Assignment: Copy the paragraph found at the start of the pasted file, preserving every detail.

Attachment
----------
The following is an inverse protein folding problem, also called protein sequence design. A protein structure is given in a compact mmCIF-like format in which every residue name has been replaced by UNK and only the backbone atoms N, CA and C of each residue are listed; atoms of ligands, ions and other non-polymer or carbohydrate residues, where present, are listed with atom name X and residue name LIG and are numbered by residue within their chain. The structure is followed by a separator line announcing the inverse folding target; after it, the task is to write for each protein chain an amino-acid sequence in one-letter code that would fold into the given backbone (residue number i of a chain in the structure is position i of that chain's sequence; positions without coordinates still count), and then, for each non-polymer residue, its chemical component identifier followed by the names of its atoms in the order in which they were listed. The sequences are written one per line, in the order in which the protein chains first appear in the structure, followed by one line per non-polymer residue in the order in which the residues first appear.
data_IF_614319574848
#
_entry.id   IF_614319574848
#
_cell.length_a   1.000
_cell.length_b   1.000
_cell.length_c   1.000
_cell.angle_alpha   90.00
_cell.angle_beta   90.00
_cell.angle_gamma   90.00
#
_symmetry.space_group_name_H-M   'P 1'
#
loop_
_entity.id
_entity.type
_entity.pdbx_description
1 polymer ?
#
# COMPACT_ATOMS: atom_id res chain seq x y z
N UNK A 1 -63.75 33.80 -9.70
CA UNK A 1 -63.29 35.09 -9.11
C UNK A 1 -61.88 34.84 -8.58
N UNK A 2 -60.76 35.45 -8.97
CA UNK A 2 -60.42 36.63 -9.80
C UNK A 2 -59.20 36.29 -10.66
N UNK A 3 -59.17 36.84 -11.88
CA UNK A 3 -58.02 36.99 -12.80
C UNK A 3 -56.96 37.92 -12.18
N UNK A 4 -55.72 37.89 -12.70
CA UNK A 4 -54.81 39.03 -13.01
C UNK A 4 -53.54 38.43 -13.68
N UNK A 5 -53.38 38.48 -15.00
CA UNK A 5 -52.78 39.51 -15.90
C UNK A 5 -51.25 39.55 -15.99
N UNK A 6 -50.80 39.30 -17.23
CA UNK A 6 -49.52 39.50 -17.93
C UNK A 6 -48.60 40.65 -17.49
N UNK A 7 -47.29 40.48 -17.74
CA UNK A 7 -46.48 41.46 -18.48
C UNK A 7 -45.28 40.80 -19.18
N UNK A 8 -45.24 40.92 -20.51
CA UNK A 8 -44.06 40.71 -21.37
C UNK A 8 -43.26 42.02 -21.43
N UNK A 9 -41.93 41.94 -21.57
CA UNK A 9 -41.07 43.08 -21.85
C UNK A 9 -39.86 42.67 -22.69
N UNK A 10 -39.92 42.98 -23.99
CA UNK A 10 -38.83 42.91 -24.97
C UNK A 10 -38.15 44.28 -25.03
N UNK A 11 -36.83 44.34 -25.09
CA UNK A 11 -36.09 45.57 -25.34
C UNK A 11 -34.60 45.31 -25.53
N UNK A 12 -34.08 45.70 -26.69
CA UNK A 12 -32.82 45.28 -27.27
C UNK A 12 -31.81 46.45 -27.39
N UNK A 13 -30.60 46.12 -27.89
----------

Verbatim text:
The following is an inverse protein folding problem, also called protein sequence design. A protein structure is given in a compact mmCIF-like format in which every residue name has been replaced by UNK and only the backbone atoms N, CA and C of each residue are listed; atoms of ligands, ions and other non-polymer or carbohydrate residues, where present, are listed with atom name X and residue name LIG and are numbered by residue within their chain. The structure is followed by a separator line announcing the inverse folding target; after it, the task is to write for each protein chain an amino-acid sequence in one-letter code that would fold into the given backbone (residue number i of a chain in the structure is position i of that chain's sequence; positions without coordinates still count), and then, for each non-polymer residue, its chemical component identifier followed by the names of its atoms in the order in which they were listed. The sequences are written one per line, in the order in which the protein chains first appear in the structure, followed by one line per non-polymer residue in the order in which the residues first appear.